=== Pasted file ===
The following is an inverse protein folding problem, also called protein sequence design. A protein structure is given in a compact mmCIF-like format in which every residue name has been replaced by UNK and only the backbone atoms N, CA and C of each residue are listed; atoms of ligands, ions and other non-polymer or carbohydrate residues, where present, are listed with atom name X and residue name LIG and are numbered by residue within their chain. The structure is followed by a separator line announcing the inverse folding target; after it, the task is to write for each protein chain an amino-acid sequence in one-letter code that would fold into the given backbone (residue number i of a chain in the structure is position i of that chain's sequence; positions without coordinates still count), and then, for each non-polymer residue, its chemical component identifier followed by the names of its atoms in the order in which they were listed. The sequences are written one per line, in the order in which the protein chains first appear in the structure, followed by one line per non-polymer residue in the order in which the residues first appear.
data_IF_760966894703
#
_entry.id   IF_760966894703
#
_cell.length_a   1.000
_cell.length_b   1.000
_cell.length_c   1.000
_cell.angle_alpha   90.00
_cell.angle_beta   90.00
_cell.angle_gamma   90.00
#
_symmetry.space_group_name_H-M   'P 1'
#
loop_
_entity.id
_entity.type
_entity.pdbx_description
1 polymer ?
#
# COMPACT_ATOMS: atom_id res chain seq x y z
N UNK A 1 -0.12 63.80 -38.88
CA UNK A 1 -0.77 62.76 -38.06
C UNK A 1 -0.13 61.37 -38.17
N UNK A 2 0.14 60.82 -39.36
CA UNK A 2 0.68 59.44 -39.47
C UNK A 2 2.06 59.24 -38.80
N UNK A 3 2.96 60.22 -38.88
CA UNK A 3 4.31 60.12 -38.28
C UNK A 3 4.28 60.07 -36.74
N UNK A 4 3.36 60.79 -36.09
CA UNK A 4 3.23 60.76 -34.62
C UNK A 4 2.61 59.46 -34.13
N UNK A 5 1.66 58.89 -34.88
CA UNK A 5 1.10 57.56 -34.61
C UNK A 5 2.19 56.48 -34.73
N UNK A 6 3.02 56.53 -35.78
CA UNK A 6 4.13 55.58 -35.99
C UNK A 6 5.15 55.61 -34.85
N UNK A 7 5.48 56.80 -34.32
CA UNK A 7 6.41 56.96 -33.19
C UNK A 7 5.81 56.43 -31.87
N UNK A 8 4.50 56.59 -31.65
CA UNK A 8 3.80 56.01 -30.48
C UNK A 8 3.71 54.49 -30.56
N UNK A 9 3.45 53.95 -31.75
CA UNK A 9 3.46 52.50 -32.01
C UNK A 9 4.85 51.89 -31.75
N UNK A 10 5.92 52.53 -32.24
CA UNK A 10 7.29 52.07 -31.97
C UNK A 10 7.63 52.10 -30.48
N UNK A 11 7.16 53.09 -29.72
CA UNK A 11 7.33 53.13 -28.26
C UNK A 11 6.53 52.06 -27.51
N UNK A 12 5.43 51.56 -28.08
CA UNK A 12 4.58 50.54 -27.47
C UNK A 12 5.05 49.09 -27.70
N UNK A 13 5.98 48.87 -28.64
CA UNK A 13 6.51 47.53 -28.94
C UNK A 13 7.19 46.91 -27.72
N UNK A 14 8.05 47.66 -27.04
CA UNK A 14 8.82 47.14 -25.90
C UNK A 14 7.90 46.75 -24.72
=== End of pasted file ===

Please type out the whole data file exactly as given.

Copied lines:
The following is an inverse protein folding problem, also called protein sequence design. A protein structure is given in a compact mmCIF-like format in which every residue name has been replaced by UNK and only the backbone atoms N, CA and C of each residue are listed; atoms of ligands, ions and other non-polymer or carbohydrate residues, where present, are listed with atom name X and residue name LIG and are numbered by residue within their chain. The structure is followed by a separator line announcing the inverse folding target; after it, the task is to write for each protein chain an amino-acid sequence in one-letter code that would fold into the given backbone (residue number i of a chain in the structure is position i of that chain's sequence; positions without coordinates still count), and then, for each non-polymer residue, its chemical component identifier followed by the names of its atoms in the order in which they were listed. The sequences are written one per line, in the order in which the protein chains first appear in the structure, followed by one line per non-polymer residue in the order in which the residues first appear.
data_IF_760966894703
#
_entry.id   IF_760966894703
#
_cell.length_a   1.000
_cell.length_b   1.000
_cell.length_c   1.000
_cell.angle_alpha   90.00
_cell.angle_beta   90.00
_cell.angle_gamma   90.00
#
_symmetry.space_group_name_H-M   'P 1'
#
loop_
_entity.id
_entity.type
_entity.pdbx_description
1 polymer ?
#
# COMPACT_ATOMS: atom_id res chain seq x y z
N UNK A 1 -0.12 63.80 -38.88
CA UNK A 1 -0.77 62.76 -38.06
C UNK A 1 -0.13 61.37 -38.17
N UNK A 2 0.14 60.82 -39.36
CA UNK A 2 0.68 59.44 -39.47
C UNK A 2 2.06 59.24 -38.80
N UNK A 3 2.96 60.22 -38.88
CA UNK A 3 4.31 60.12 -38.28
C UNK A 3 4.28 60.07 -36.74
N UNK A 4 3.36 60.79 -36.09
CA UNK A 4 3.23 60.76 -34.62
C UNK A 4 2.61 59.46 -34.13
N UNK A 5 1.66 58.89 -34.88
CA UNK A 5 1.10 57.56 -34.61
C UNK A 5 2.19 56.48 -34.73
N UNK A 6 3.02 56.53 -35.78
CA UNK A 6 4.13 55.58 -35.99
C UNK A 6 5.15 55.61 -34.85
N UNK A 7 5.48 56.80 -34.32
CA UNK A 7 6.41 56.96 -33.19
C UNK A 7 5.81 56.43 -31.87
N UNK A 8 4.50 56.59 -31.65
CA UNK A 8 3.80 56.01 -30.48
C UNK A 8 3.71 54.49 -30.56
N UNK A 9 3.45 53.95 -31.75
CA UNK A 9 3.46 52.50 -32.01
C UNK A 9 4.85 51.89 -31.75
N UNK A 10 5.92 52.53 -32.24
CA UNK A 10 7.29 52.07 -31.97
C UNK A 10 7.63 52.10 -30.48
N UNK A 11 7.16 53.09 -29.72
CA UNK A 11 7.33 53.13 -28.26
C UNK A 11 6.53 52.06 -27.51
N UNK A 12 5.43 51.56 -28.08
CA UNK A 12 4.58 50.54 -27.47
C UNK A 12 5.05 49.09 -27.70
N UNK A 13 5.98 48.87 -28.64
CA UNK A 13 6.51 47.53 -28.94
C UNK A 13 7.19 46.91 -27.72
N UNK A 14 8.05 47.66 -27.04
CA UNK A 14 8.82 47.14 -25.90
C UNK A 14 7.90 46.75 -24.72